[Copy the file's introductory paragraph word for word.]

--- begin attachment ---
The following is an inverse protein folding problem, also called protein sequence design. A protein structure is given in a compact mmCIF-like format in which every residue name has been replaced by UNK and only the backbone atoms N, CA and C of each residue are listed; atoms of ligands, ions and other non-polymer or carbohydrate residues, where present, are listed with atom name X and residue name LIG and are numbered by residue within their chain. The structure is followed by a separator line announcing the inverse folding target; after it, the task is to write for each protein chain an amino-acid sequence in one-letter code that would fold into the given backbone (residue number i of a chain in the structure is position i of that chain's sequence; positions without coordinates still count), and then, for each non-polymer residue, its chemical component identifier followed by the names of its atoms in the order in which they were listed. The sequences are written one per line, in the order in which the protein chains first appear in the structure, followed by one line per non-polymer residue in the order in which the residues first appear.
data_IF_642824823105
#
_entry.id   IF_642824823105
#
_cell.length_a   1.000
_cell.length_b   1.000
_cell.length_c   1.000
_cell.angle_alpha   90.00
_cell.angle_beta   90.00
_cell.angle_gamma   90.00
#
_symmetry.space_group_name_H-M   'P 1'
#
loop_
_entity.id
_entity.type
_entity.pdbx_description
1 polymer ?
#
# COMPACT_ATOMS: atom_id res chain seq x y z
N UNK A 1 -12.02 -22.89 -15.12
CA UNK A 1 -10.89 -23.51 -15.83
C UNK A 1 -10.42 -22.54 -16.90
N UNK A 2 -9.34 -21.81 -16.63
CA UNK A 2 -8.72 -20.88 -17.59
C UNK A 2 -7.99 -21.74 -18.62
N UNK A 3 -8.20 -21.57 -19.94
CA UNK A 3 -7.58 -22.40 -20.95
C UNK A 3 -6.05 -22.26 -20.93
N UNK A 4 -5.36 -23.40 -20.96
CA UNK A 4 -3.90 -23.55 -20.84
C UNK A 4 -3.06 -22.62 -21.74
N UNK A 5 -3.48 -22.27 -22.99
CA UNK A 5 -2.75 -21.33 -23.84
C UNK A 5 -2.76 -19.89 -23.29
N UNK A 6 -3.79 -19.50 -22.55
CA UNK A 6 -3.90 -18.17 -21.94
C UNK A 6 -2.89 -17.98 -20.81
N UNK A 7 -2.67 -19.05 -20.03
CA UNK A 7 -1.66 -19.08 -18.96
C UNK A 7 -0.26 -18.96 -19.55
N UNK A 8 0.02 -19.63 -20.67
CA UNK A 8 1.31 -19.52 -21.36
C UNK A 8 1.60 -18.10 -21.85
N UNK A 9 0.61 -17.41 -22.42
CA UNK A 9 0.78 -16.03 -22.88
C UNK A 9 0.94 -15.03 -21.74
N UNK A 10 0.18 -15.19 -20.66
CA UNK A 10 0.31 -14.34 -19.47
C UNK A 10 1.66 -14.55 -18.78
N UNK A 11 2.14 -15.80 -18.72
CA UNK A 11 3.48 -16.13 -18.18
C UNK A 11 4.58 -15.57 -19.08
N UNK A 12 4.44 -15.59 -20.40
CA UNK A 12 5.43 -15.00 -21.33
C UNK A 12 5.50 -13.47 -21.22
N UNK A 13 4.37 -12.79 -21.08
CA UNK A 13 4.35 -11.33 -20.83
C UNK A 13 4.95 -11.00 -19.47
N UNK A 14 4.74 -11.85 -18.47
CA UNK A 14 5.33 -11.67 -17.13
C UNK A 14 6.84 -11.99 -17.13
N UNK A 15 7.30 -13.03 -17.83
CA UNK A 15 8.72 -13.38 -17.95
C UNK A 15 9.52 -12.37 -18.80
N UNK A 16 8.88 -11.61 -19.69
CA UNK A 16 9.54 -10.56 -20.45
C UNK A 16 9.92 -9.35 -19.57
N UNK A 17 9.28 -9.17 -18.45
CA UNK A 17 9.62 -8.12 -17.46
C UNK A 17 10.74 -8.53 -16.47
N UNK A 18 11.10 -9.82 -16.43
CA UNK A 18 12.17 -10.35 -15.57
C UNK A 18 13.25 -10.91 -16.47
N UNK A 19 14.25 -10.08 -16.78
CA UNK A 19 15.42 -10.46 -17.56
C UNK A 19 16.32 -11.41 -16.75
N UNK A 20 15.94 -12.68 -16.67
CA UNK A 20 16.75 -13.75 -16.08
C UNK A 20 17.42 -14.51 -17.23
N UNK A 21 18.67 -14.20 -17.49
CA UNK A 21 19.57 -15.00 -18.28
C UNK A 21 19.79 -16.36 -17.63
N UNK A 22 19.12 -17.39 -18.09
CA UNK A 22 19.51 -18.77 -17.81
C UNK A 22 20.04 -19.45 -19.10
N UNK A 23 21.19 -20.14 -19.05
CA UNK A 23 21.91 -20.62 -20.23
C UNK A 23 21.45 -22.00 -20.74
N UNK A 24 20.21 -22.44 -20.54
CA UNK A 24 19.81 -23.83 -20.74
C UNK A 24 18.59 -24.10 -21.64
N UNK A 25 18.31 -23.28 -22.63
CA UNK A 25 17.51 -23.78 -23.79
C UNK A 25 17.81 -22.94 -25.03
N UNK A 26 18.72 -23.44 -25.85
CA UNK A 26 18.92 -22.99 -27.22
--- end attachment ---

The following is an inverse protein folding problem, also called protein sequence design. A protein structure is given in a compact mmCIF-like format in which every residue name has been replaced by UNK and only the backbone atoms N, CA and C of each residue are listed; atoms of ligands, ions and other non-polymer or carbohydrate residues, where present, are listed with atom name X and residue name LIG and are numbered by residue within their chain. The structure is followed by a separator line announcing the inverse folding target; after it, the task is to write for each protein chain an amino-acid sequence in one-letter code that would fold into the given backbone (residue number i of a chain in the structure is position i of that chain's sequence; positions without coordinates still count), and then, for each non-polymer residue, its chemical component identifier followed by the names of its atoms in the order in which they were listed. The sequences are written one per line, in the order in which the protein chains first appear in the structure, followed by one line per non-polymer residue in the order in which the residues first appear.